Tom Hayes writes: In recent issues of this newsletter we have carried a number of articles on the decision of the Court of Justice of the European Union (CJEU) In Case C‑55/18, that governments should ensure that legislation is such that companies are obliged to record all time worked by employees to be compliant with the 2003 Working Time Directive (WTD). A useful round up of existing national laws can be found here.
The judgement will require governments to review and update their working time laws, if necessary. We could be looking at 28 (soon to be 27?) working time regimes as regards recording working time across Europe.
It seems to me that the CJEU decision may have more far-reaching consequences than yet realised.
If all working time is to be recorded then the question has to be asked: what is work and what time is to be recorded? The 2003 Directive says:
‘working time’ means any period during which the worker is working, at the employer’s disposal and carrying out his activity or duties, in accordance with national laws and/or practice;
While “national laws and/or practice” might seem like a “get out of jail card” keep in mind that such laws or practice cannot be such as to deprive employees of rights given to them by the Directive.
Further, that employees often work “out of hours” has been admitted in a number of countries with the adoption of “the right to disconnect” laws. As Sarah King of Excello Law notes there have also been recent court judgements on the issue.
The first decision came in July when the French arm of Rentokil Initial was ordered by France’s Supreme Court, the Court de Cassation, to compensate a former employee to the tune of €60,000. This payment was awarded because the company had failed to respect his ‘right to disconnect’ from his computer and phone outside normal office hours.
Following the French decision, the Labour Court in Ireland awarded €7,500 to a female employee who regularly had to reply to work-related emails outside normal office hours. The Court ruled that by sending and receiving emails in this way, she had surpassed her statutory maximum working hours. Her employer had therefore ‘permitted’ her to work excessively in failing both to monitor her pattern of work and to keep proper records of her long working hours.
King notes that this was judged to be in breach of Irish law, specifically the Organisation of Working Time Act 1997 (OWT), which requires that employers must not permit an employee to work beyond an average of 48 hours a week. It also mandates employers to keep records which comply with the Act for at least three years after the date that the record was created.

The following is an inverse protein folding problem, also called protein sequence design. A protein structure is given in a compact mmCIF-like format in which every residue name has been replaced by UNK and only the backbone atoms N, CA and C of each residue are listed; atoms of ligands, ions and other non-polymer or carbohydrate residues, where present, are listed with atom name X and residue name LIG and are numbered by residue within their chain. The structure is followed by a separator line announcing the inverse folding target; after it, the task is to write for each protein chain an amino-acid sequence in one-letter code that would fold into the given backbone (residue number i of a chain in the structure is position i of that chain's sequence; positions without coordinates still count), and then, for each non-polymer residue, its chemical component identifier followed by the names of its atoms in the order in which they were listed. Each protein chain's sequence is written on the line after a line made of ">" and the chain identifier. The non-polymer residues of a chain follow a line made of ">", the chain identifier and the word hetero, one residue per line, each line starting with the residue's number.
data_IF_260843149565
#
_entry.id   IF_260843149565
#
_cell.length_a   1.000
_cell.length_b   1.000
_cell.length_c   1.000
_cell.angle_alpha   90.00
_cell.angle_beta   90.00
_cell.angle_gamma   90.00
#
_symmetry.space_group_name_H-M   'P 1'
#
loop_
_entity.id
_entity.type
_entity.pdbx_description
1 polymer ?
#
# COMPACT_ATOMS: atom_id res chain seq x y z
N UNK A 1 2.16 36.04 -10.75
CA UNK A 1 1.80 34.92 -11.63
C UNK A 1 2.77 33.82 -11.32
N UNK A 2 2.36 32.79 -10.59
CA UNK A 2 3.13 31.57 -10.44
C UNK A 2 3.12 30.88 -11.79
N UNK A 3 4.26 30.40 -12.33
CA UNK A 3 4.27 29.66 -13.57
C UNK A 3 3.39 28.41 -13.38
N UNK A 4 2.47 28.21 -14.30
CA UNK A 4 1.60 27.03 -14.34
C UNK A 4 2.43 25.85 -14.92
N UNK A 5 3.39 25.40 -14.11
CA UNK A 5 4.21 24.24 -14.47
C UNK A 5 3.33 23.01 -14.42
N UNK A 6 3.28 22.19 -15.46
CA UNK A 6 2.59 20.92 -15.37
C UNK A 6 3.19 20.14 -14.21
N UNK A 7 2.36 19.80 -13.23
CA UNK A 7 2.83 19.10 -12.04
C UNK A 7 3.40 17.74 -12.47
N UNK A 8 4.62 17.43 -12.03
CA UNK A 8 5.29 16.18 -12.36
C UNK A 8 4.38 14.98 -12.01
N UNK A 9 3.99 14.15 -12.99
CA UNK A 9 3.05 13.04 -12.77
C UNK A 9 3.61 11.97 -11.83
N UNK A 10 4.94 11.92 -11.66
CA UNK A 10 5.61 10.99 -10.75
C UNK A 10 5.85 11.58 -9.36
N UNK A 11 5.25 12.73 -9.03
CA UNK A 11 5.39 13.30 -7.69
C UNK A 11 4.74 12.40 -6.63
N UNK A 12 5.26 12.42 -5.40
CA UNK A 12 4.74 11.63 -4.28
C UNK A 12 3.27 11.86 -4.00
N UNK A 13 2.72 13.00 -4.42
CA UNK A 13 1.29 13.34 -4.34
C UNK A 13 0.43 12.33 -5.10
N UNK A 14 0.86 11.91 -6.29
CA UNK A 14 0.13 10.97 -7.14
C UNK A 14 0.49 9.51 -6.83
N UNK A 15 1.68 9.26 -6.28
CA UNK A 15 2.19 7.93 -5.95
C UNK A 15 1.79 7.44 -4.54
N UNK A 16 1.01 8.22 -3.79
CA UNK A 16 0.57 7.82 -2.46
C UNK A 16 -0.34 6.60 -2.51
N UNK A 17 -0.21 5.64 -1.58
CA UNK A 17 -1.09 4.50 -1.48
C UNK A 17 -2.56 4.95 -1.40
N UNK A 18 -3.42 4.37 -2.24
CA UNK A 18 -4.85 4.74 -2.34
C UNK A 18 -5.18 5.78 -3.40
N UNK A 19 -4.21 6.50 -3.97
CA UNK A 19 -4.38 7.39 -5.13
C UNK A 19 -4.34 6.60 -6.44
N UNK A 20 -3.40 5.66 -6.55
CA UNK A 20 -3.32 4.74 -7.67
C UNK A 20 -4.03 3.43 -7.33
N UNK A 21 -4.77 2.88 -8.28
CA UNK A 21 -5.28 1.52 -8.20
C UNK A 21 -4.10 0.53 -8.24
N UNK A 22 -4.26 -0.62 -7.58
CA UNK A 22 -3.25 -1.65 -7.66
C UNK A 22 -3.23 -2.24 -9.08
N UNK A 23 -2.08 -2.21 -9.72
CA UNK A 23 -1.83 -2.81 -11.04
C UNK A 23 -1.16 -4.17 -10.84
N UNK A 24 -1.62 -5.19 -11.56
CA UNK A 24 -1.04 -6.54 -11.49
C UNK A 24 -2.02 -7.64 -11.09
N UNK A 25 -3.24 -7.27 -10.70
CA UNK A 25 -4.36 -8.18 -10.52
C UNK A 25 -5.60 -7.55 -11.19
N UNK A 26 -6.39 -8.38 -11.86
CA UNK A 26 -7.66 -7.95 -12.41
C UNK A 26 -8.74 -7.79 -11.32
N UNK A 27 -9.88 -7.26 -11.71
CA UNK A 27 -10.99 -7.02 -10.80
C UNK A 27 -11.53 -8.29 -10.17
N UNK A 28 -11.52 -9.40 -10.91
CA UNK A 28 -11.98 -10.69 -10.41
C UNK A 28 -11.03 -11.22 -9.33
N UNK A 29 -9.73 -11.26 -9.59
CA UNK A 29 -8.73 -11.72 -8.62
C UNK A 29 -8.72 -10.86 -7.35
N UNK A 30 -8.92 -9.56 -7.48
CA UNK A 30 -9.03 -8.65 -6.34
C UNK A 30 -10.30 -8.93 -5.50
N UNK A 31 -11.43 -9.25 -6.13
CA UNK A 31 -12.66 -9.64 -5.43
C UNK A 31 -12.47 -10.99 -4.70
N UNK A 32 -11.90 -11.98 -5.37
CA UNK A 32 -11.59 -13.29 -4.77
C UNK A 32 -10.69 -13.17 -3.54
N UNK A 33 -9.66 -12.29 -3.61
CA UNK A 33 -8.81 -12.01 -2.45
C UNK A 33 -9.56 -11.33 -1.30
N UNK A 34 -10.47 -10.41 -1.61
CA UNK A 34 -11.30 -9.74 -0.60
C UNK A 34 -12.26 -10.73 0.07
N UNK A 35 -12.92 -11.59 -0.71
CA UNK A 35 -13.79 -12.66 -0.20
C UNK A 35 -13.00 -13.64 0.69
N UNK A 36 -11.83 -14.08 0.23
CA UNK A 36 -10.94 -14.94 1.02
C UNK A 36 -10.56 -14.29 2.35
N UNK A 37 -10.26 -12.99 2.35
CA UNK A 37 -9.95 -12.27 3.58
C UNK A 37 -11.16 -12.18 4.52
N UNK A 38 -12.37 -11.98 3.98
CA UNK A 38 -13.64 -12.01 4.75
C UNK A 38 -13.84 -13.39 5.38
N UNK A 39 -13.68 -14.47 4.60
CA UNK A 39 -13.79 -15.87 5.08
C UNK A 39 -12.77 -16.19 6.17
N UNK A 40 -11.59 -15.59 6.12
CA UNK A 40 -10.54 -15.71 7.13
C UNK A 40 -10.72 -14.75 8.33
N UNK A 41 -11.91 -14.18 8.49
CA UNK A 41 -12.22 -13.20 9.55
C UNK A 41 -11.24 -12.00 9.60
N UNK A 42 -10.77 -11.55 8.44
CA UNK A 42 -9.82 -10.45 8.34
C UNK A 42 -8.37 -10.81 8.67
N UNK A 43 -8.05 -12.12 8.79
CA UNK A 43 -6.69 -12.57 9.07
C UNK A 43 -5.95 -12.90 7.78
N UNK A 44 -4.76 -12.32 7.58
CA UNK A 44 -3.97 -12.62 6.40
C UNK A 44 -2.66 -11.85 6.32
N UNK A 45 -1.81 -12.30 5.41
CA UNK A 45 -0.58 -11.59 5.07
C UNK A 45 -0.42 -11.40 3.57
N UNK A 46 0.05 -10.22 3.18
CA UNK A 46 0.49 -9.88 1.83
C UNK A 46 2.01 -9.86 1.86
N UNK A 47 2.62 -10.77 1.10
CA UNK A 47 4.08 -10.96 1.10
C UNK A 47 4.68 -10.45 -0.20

So, being connected “out of hours” is clearly regarded as working time. Does the CJEU decision require that all such “connected” time now be recorded? It seems to me that if it is working time then it must be. If employees leave their phones or laptops on are they to be regarded as working, whether or not they answer calls or emails?
How is time on business trips to be regarded? If “connected time” is working time, and if an employee is connected while on a business trip, is the entirety of time spent on the trip to be regarded as working time? Common sense would say no, but then there is no obligation on judges to take common sense into account.
All employees fall within the scope of the WTD with just three exceptions:
- managing executives or other persons with autonomous decision-taking powers;
- family workers; or
- workers officiating at religious ceremonies in churches and religious communities.
Clearly, (b) and (c) don’t apply in the vast majority of cases. So, how are we to understand “managing executives or other persons with autonomous decision-taking powers”? We are not aware of any court, and especially not the CJEU, which has, to date been asked to rule on the proper interpretation of these words. So, whether this derogation is to be construed narrowly or expansively remains unknown.
While companies will be tempted to interpret it as expansively as possible, all it takes is for one employee to go to court to argue that their employer has been abusing the derogation for the floodgates to potentially open and claims for compensation to pour through.
It is worth noting that in its judgement the CJEU said (at 44):
In that regard, it must be recalled that the worker must be regarded as the weaker party in the employment relationship and that it is therefore necessary to prevent the employer from being in a position to impose a restriction of his rights on him
This suggests that in such cases the court will always leans towards what it sees at the rights of the individual employee.
The WTD was first tabled over 30 years ago. It was adopted in 1993. Think back to those days. Mobile phones were the size of a concrete block. Apple released its first laptop, the Macintosh Portable, in September 1989 which cost $6500 at release. In 1995, only 0.04 percent of the world’s population had internet access, with well over half of those living in the United States and to connect you needed a dial-up modem.
The WTD was drafted before any of these technological wonders became everyday realities. It is an industrial age law entirely unsuited for a networked and “always-on” world. Laws which are out of synch with reality bring the law into disrepute.
What to do now? Check how you record working time across Europe to identify any potential future exposures.Working Time
Categorised in: BEERG Analysis
This post was written by Tom